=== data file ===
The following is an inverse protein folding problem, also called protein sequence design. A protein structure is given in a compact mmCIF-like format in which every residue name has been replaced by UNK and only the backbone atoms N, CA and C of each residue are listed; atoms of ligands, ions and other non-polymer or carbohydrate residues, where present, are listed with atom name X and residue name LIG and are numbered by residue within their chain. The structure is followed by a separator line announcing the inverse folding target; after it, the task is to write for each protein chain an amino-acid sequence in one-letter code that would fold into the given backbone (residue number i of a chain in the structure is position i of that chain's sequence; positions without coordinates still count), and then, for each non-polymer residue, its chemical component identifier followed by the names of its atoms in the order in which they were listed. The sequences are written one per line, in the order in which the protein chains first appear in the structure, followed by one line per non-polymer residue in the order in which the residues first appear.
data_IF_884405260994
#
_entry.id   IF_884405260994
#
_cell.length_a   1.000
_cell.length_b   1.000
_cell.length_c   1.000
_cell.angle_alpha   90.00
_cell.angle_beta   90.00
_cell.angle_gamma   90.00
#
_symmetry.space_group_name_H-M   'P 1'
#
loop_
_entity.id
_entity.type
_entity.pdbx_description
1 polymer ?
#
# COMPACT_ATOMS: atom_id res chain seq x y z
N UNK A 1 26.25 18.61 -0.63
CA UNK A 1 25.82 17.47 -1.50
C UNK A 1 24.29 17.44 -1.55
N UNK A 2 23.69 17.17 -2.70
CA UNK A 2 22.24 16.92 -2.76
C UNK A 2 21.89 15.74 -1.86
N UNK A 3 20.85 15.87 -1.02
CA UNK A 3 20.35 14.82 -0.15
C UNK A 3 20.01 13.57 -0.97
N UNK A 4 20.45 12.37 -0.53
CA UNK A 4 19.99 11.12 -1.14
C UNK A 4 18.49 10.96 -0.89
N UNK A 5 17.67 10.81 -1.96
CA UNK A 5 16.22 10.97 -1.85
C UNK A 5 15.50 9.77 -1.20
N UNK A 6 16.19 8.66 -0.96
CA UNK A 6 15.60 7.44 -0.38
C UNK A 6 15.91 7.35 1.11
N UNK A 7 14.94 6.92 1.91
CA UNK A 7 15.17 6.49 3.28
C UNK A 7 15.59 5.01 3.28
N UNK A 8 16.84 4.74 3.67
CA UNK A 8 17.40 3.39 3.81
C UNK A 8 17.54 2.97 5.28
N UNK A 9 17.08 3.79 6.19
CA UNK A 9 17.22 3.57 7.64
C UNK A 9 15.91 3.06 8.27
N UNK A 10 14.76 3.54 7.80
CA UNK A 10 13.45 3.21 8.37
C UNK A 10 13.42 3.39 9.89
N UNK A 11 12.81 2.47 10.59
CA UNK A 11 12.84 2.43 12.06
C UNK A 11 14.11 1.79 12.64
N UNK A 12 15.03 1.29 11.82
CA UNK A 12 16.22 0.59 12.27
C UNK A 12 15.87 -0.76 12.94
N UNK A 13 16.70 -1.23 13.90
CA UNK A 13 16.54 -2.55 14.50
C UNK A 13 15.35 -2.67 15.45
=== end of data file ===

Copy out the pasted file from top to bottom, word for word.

The following is an inverse protein folding problem, also called protein sequence design. A protein structure is given in a compact mmCIF-like format in which every residue name has been replaced by UNK and only the backbone atoms N, CA and C of each residue are listed; atoms of ligands, ions and other non-polymer or carbohydrate residues, where present, are listed with atom name X and residue name LIG and are numbered by residue within their chain. The structure is followed by a separator line announcing the inverse folding target; after it, the task is to write for each protein chain an amino-acid sequence in one-letter code that would fold into the given backbone (residue number i of a chain in the structure is position i of that chain's sequence; positions without coordinates still count), and then, for each non-polymer residue, its chemical component identifier followed by the names of its atoms in the order in which they were listed. The sequences are written one per line, in the order in which the protein chains first appear in the structure, followed by one line per non-polymer residue in the order in which the residues first appear.
data_IF_884405260994
#
_entry.id   IF_884405260994
#
_cell.length_a   1.000
_cell.length_b   1.000
_cell.length_c   1.000
_cell.angle_alpha   90.00
_cell.angle_beta   90.00
_cell.angle_gamma   90.00
#
_symmetry.space_group_name_H-M   'P 1'
#
loop_
_entity.id
_entity.type
_entity.pdbx_description
1 polymer ?
#
# COMPACT_ATOMS: atom_id res chain seq x y z
N UNK A 1 26.25 18.61 -0.63
CA UNK A 1 25.82 17.47 -1.50
C UNK A 1 24.29 17.44 -1.55
N UNK A 2 23.69 17.17 -2.70
CA UNK A 2 22.24 16.92 -2.76
C UNK A 2 21.89 15.74 -1.86
N UNK A 3 20.85 15.87 -1.02
CA UNK A 3 20.35 14.82 -0.15
C UNK A 3 20.01 13.57 -0.97
N UNK A 4 20.45 12.37 -0.53
CA UNK A 4 19.99 11.12 -1.14
C UNK A 4 18.49 10.96 -0.89
N UNK A 5 17.67 10.81 -1.96
CA UNK A 5 16.22 10.97 -1.85
C UNK A 5 15.50 9.77 -1.20
N UNK A 6 16.19 8.66 -0.96
CA UNK A 6 15.60 7.44 -0.38
C UNK A 6 15.91 7.35 1.11
N UNK A 7 14.94 6.92 1.91
CA UNK A 7 15.17 6.49 3.28
C UNK A 7 15.59 5.01 3.28
N UNK A 8 16.84 4.74 3.67
CA UNK A 8 17.40 3.39 3.81
C UNK A 8 17.54 2.97 5.28
N UNK A 9 17.08 3.79 6.19
CA UNK A 9 17.22 3.57 7.64
C UNK A 9 15.91 3.06 8.27
N UNK A 10 14.76 3.54 7.80
CA UNK A 10 13.45 3.21 8.37
C UNK A 10 13.42 3.39 9.89
N UNK A 11 12.81 2.47 10.59
CA UNK A 11 12.84 2.43 12.06
C UNK A 11 14.11 1.79 12.64
N UNK A 12 15.03 1.29 11.82
CA UNK A 12 16.22 0.59 12.27
C UNK A 12 15.87 -0.76 12.94
N UNK A 13 16.70 -1.23 13.90
CA UNK A 13 16.54 -2.55 14.50
C UNK A 13 15.35 -2.67 15.45